May 17, 2022 - 4 minutes to read
Anyone who works with data knows that it’s long past time for data catalogs to catch up with the rest of the modern data stack. Data is no longer consumed primarily by the IT team. Today, data teams include data analysts, data scientists, product managers, business analysts, citizen data scientists, and more. Each of these people has their own favorite data tools and even different languages for describing data.
Too often collaboration dissolves into chaos and confusion. Frustrated questions like, “What does this column name mean?” and “Why are the numbers on the dashboard wrong again?” slow data teams to a crawl. To help ensure this doesn’t happen, data teams and other users can leverage metadata for answers instead.
Metadata is a solution to enable collaboration across business units and to make data easier to find and use. Metadata (documentation, queries, history, glossaries, etc.) makes data understandable.
Anyone who has used a library catalog is familiar with metadata; tags like author, date of publication, subject, Dewey Decimal Number and more help you locate a book and determine whether it’s useful for what you have in mind. However, the modern idea of metadata dates to the 1990s and the rise of the Internet.
As the Internet grew, data and metadata exploded. IT teams were given ownership of data in most companies and placed in charge of creating an “inventory of data,” the way a grocery store might inventory apples and soap. Setting up these inventories and keeping them current were constant struggles for IT.
Data catalogs arose during the Hadoop era (2010s). They evolved as companies realized that they needed to improve the data inventories of the 1990s-2000s by adding new business metadata. The idea was to help the expanding class of business users understand their datasets and put the data in a business context.
These early data catalogs were clumsy, and specialized solutions were lacking. The earliest adopters of the modern data stack and most large tech companies resorted to building their own proprietary solutions, such as Airbnb’s Dataportal, Facebook’s Nemo, LinkedIn’s DataHub, Lyft’s Amundsen, Netflix’s Metacat, and Uber’s Databook. Small companies, without the resources for such in-house projects, had to wait for solutions to arrive.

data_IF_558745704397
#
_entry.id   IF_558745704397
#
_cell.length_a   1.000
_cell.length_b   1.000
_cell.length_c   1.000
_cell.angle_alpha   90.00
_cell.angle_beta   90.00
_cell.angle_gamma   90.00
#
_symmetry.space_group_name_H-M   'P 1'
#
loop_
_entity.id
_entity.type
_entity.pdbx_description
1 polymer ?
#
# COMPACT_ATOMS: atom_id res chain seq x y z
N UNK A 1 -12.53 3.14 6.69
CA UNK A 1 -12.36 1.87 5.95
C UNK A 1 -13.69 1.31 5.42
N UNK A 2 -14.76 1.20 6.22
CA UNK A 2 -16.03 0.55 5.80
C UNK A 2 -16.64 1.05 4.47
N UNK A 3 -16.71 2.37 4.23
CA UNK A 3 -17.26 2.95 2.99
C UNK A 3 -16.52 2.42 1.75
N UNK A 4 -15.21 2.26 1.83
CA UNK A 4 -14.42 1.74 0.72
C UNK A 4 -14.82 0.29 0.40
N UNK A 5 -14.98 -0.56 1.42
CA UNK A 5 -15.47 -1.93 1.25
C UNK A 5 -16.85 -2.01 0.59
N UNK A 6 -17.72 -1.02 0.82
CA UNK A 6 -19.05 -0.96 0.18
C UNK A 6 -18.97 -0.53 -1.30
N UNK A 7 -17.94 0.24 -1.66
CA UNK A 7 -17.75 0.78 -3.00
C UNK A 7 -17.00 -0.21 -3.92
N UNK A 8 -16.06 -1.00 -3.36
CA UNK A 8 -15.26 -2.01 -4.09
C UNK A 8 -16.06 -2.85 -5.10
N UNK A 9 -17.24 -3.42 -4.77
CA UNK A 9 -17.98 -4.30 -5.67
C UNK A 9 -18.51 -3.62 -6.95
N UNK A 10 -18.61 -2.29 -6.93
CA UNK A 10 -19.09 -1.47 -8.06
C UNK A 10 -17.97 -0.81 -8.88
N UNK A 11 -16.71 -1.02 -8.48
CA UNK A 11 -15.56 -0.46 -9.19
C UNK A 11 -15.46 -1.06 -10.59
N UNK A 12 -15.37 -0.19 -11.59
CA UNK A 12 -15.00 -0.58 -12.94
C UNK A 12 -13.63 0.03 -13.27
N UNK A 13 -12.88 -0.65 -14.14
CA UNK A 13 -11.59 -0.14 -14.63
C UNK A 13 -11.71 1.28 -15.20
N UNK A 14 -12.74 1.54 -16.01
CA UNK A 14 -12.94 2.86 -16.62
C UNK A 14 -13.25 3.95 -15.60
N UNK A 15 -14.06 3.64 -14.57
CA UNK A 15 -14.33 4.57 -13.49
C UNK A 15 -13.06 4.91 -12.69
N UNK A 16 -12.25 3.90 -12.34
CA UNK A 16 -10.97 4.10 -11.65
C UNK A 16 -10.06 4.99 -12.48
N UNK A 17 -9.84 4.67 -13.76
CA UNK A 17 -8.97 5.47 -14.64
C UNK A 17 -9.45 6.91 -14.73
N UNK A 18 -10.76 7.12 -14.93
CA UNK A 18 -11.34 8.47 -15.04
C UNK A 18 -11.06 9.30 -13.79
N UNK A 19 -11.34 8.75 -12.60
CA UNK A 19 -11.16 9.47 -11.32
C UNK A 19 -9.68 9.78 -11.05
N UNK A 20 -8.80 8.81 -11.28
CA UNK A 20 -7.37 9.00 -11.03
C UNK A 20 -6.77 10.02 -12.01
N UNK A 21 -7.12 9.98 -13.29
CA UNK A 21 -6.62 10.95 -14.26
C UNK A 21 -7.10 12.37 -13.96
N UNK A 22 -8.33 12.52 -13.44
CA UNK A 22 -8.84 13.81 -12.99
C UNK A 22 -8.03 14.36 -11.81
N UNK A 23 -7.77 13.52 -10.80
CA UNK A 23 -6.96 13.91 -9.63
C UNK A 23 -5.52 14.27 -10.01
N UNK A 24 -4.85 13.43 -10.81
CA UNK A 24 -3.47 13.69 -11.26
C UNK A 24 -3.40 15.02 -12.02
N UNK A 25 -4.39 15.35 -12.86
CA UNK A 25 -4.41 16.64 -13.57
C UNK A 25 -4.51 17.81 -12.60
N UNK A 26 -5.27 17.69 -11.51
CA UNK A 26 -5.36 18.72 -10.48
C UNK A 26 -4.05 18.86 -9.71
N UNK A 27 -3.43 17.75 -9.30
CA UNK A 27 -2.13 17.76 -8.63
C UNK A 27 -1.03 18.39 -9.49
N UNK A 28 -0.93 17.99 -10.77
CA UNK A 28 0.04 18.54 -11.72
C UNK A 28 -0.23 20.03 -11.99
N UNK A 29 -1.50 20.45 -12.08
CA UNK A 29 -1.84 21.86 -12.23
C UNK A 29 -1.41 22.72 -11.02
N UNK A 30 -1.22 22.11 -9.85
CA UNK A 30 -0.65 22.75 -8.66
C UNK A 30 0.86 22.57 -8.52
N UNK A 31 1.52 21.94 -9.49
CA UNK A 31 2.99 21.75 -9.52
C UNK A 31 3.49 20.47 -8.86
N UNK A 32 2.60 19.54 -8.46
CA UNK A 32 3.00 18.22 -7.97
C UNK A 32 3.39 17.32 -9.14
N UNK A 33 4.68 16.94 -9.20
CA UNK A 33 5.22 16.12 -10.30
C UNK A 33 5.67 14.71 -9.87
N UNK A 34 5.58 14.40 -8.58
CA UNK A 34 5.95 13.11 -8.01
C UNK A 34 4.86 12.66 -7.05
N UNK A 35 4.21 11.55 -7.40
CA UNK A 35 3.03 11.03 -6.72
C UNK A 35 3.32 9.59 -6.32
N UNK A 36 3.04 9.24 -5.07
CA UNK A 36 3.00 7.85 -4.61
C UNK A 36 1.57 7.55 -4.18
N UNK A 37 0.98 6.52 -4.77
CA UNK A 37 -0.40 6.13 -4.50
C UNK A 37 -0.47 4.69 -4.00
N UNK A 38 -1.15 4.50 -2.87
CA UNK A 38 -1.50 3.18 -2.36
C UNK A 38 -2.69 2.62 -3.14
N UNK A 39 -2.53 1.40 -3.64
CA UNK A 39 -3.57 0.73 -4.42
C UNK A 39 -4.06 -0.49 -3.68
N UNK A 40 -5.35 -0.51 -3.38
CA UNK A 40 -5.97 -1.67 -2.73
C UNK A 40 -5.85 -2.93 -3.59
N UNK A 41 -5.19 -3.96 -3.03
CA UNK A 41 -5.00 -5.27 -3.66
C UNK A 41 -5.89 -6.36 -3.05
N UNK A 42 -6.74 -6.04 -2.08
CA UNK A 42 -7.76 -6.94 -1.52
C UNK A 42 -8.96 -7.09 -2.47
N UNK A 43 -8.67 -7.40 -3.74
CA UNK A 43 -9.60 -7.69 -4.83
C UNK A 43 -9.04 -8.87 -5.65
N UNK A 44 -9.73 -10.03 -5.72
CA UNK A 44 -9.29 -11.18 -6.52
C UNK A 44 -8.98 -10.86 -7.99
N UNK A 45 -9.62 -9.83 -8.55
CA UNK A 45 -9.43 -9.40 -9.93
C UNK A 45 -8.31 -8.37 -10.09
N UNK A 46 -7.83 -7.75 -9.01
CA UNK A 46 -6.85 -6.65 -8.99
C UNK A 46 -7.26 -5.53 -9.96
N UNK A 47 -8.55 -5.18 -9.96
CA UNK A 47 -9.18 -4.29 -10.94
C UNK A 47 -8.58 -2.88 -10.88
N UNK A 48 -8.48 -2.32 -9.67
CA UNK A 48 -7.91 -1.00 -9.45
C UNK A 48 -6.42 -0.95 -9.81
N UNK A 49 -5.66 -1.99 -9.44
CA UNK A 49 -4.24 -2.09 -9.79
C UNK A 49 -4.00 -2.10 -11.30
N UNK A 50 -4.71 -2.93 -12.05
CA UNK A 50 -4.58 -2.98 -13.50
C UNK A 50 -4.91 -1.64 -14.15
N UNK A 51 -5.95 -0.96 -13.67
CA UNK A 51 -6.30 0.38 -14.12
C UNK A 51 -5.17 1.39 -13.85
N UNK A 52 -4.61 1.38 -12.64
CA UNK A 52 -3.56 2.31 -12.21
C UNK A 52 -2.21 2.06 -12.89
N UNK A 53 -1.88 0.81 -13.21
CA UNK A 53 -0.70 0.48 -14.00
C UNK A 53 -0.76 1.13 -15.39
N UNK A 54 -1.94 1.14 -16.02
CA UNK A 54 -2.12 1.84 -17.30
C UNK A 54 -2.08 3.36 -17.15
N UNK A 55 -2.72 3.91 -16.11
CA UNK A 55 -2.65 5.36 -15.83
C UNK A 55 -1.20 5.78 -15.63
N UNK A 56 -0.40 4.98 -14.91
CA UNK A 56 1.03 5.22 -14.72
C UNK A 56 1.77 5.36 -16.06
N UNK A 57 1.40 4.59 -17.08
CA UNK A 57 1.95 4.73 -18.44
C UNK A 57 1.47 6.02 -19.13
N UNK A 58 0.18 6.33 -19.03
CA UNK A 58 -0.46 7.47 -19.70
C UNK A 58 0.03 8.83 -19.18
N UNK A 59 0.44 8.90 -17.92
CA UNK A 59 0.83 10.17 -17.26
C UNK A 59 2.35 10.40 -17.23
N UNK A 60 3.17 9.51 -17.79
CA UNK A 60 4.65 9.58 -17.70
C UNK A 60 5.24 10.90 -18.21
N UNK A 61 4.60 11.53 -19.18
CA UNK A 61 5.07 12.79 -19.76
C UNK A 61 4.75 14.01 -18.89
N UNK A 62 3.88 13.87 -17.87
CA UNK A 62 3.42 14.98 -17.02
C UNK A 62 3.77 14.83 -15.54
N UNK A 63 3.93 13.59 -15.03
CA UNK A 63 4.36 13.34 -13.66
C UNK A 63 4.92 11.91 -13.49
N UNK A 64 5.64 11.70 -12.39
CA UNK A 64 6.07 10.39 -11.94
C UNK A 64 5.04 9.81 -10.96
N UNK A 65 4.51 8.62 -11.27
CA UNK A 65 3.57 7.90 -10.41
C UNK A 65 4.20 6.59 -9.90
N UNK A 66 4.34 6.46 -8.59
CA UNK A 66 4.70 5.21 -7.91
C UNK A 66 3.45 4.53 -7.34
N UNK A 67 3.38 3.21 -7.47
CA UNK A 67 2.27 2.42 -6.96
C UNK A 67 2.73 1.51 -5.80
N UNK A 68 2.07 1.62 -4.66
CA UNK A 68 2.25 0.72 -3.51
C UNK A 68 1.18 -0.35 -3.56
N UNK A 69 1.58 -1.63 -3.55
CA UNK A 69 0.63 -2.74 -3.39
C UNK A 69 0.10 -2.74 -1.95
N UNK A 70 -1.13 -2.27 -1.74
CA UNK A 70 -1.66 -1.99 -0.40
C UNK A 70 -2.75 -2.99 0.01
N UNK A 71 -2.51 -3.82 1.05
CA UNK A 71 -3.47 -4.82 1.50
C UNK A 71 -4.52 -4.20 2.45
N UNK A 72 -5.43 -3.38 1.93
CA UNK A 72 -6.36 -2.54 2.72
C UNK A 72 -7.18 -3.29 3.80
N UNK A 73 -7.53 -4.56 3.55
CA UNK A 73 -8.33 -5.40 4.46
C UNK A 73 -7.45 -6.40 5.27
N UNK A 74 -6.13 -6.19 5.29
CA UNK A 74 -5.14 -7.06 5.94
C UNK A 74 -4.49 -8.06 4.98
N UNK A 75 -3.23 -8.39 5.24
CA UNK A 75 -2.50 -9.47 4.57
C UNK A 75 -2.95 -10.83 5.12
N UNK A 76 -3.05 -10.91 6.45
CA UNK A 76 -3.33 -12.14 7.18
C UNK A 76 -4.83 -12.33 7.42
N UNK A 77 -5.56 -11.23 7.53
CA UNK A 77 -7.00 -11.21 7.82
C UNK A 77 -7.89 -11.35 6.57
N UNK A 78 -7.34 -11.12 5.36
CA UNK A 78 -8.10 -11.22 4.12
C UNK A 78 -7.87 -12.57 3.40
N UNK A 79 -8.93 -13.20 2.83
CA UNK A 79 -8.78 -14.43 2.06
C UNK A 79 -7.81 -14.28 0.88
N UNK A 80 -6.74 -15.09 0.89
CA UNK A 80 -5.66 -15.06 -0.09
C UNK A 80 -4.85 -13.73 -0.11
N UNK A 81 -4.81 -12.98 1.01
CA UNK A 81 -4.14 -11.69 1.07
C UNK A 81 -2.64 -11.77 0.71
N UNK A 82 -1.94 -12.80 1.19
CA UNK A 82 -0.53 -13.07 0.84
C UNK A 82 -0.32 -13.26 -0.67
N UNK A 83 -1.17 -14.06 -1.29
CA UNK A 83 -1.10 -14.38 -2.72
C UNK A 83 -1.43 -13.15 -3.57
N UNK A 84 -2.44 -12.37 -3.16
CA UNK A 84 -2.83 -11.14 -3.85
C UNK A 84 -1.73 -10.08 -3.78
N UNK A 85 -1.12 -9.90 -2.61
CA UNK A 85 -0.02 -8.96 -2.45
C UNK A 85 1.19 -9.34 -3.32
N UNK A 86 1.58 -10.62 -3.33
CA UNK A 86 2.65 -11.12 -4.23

And arrive they did, eventually, with tools such as Apache Atlas. Still, while the rest of the data stack has evolved in the past few years, and tools like Fivetran and Snowflake let users set up a data warehouse in hours once they are installed, data catalogs have not kept up. Even trying out current metadata tools involves significant engineering time for setup, plus weeks of back and forth with a sales rep to get a demo.
It’s time for a metadata solution that is just as fast, flexible, and scalable as the rest of the modern data stack. In January, 2021, Prukalpa Sankar wrote on towardsdatascience.com, “[I]n the next few years there will be the rise of a modern metadata management product that takes its rightful place in the modern data stack.” These new data catalogs will be based on principles of data and data use that have developed alongside the data stack.
Today’s BI dashboards, code snippets, SQL queries, models, recordings, presentations, and Jupyter notebooks are all data assets. All can be searched and analyzed for valuable information. All can be enriched and made more usable through appropriate metadata.
A modern data catalog should leverage metadata as a form of data that can be searched, analyzed, and maintained in the same way as all other types of data. The ability to process and understand metadata will help teams understand and trust their data better.
For example, query logs are just one kind of metadata available today. SQL query logs, properly analyzed, allow us to create column-level lineage, assign a popularity score to every data asset, and even deduce the potential owners and experts for each asset. Quality ratings from users, indexed by a data source, can identify source problems that can be addressed to improve data quality throughout the organization.
Today’s data catalogs have greatly improved discoverability, but they still do not give organizations a “single source of truth” for their data. Information about data assets is usually spread across tools for data lineage, data quality, data preparation and cleanup, and more. Data silos still impede discovery and enrichment. And dark data remains dark, hidden, and unused (let alone catalogued).
DataOS has these principles at its heart. Its metadata engine, Metis, allows DataOS to apply rich metadata covering all aspects of a dataset, from lineage to documentation. Sitting atop your data ecosystem, DataOS accesses every dataset in your organization, without moving the data, to eliminate silos and dark data.
For more information, or to arrange a demonstration (in days, not weeks), email us at email@example.com.
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